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Can you go hang-gliding after a dive?



Q: I’ve been diving for 30-odd years and was a smoker until five years ago (I’m now 48). Unfortunately I think I left giving up a bit too late – I was diagnosed with chronic obstructive pulmonary disease (COPD) six months ago. The docs say it’s mild but because I smoked for 20 years (an average of 40 a day), it’s likely to get worse. I do wake up coughing and have to clear some fairly putrid-looking oysters in the morning, but otherwise I’m pretty fit (still run and cycle to work). Can I still dive?

A: Your typical COPD case is picked up in those aged 45 or older, with a smoking history of at least 20 pack-years. (One pack year is equivalent to smoking 20 cigarettes a day for one year, so in your case you have a 40 pack-year history.) Early symptoms such as frequent throat clearing, breathless on mild exertion and an irritating cough are often blamed on ageing or lack of fitness. Progression to chest tightness and wheezing may take years, but other behavioural signs may appear first – avoiding the stairs in favour of the lift, taking longer to mow the lawn, etc. Lung infections become more common and severe as time wears on.

Your major achievement has been to stop smoking, which is the most important treatment. There’s nothing you can to do to reverse the damage, but at least it won’t accelerate now. Medications can help widen the airways and treat infection. I’m afraid your diving days are numbered though; poor lung function will reduce exercise tolerance and put you at risk of barotrauma. Borderline cases with very mild symptoms and satisfactory lung function tests might get away with it, but it’s difficult to be certain of safety and personally I wouldn’t risk it. Time to hang up those fins.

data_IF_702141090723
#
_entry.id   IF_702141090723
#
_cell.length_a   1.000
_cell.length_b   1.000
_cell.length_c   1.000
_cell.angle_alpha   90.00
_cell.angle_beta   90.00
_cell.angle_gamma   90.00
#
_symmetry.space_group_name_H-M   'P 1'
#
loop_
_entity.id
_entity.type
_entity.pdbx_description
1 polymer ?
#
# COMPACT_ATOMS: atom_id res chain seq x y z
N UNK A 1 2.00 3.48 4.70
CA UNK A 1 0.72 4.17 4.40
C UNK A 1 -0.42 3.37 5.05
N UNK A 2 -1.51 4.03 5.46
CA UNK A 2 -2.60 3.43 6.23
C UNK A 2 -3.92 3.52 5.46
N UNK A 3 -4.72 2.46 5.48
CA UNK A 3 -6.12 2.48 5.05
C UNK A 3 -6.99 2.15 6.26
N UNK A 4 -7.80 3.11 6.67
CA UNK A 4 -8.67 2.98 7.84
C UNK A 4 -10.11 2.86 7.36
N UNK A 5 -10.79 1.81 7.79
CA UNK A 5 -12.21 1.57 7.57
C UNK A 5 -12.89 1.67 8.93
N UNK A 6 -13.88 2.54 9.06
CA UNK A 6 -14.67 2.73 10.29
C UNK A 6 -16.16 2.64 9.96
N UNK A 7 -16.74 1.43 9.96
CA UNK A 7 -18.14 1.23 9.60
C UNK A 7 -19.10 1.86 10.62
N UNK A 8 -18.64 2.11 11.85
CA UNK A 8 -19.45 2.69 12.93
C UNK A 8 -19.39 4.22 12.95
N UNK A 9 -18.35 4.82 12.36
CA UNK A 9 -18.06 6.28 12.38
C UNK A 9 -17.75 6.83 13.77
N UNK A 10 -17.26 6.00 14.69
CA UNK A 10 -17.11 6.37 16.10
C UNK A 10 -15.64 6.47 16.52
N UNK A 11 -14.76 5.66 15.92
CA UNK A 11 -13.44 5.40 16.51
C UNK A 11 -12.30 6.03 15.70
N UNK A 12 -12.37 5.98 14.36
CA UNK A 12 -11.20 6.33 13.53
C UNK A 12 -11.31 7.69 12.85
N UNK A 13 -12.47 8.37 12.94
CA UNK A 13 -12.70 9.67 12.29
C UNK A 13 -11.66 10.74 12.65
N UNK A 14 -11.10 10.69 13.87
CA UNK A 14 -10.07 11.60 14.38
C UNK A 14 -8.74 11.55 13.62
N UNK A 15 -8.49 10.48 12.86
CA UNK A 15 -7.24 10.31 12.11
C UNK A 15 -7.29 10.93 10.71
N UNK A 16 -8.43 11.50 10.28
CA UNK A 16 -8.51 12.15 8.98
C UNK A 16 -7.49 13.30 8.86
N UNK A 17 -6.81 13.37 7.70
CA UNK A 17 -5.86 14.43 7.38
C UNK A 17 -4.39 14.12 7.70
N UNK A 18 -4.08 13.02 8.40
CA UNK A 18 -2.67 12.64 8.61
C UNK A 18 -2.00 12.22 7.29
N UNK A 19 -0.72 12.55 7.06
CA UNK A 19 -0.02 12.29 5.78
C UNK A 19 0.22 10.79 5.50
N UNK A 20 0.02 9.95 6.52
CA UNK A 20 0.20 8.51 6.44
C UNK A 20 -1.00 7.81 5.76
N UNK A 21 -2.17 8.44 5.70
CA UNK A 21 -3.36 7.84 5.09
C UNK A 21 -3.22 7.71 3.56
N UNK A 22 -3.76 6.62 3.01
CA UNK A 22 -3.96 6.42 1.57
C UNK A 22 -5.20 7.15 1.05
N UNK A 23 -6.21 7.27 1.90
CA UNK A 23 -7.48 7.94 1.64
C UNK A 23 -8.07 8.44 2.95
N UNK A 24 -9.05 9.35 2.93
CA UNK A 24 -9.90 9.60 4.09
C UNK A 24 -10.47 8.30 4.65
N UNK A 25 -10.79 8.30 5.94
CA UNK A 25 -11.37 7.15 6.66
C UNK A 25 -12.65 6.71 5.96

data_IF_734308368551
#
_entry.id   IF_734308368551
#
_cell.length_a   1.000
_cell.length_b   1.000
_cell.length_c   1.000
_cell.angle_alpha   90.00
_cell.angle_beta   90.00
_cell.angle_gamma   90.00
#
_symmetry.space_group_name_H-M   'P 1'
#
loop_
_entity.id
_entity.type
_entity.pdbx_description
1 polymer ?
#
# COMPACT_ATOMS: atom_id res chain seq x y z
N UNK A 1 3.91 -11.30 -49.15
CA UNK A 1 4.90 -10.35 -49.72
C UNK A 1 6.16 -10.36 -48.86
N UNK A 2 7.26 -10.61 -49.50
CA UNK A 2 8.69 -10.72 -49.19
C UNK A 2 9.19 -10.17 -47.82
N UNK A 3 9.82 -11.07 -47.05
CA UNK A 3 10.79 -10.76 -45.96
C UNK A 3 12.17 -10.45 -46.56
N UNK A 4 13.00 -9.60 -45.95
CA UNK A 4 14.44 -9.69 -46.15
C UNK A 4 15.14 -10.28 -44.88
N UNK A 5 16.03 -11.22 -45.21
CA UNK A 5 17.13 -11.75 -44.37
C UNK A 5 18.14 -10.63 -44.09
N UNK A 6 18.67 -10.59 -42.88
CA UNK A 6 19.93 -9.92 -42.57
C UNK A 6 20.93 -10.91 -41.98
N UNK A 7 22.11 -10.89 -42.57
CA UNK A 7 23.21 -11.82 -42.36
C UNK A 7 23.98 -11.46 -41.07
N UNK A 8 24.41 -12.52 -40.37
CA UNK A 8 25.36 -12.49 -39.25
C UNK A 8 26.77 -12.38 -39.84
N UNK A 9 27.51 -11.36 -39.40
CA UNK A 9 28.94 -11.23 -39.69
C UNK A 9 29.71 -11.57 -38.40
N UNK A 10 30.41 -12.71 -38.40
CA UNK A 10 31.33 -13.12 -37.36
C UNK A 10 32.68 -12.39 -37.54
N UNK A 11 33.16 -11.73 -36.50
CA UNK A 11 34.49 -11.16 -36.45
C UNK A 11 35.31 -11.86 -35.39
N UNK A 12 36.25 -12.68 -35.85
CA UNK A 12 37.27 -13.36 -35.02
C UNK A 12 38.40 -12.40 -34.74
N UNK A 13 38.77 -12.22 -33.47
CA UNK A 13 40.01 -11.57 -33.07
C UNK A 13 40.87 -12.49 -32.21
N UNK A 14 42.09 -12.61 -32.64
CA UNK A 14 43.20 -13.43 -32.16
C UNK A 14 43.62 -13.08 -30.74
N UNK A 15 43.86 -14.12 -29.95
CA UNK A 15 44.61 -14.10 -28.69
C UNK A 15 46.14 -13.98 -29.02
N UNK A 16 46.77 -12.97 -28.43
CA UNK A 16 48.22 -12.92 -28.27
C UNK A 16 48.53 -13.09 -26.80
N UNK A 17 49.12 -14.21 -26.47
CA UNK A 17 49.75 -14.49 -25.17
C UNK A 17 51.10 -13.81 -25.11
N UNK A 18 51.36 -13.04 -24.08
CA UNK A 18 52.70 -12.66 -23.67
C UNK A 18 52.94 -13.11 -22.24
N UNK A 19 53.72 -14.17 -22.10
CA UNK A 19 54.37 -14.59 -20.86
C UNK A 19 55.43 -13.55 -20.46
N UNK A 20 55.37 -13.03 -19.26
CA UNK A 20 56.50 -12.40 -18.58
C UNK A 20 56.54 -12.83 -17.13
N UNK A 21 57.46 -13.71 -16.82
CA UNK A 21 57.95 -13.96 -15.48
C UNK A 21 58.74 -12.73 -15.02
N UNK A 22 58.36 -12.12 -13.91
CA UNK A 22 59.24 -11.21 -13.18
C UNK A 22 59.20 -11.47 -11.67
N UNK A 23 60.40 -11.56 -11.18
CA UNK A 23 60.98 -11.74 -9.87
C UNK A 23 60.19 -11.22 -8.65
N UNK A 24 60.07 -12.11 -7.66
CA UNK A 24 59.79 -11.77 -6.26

Q: As well as being a keen diver I also have a passion for hang-gliding. I suspect I already know the answer to my question, but I’m going to ask it anyway – would it be safe for me to go hang-gliding after a dive? I’m guessing ‘no’, but I wondered whether there are any tables or formulas to give me some idea on how much altitude I can gain before the risk of DCS becomes too high. Surely our venerable Royal Navy or Air Force would have looked into this, but maybe the information is top secret stuff. Can you help?

A: I can’t imagine why you’d want to jump off a cliff and catch thermals immediately after a dive, but each to their own. You are correct – from the point of view of DCS risk, this would be an eminently unsafe thing to do. That said, there are occasions when people have no choice but to ascend to altitude, for example in military situations. Far from being top secret, the US Navy guidelines are publicly available. There are tables therein which enable you to calculate the surface interval required before flying, dependent on the planned increase in altitude and the highest repetitive group designator obtained in the previous 24 hours.

If you absolutely must fly, the current generic recommendations are to do it ‘as low as safely possible, preferably less than 1,000 feet’. Although I’ve never tried hang-gliding, I would imagine that it’s easily possible to exceed this altitude, and moreover find it very difficult to control the speed of ascent if you end up in a thermal. Might I suggest a slightly less provocative post-dive pastime – macramé perhaps, or beekeeping

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Mark Evans
Scuba Diver's Editorial Director Mark Evans has been in the diving industry for nearly 25 years, and has been diving since he was just 12 years old. nearly 40-odd years later and he is still addicted to the underwater world.
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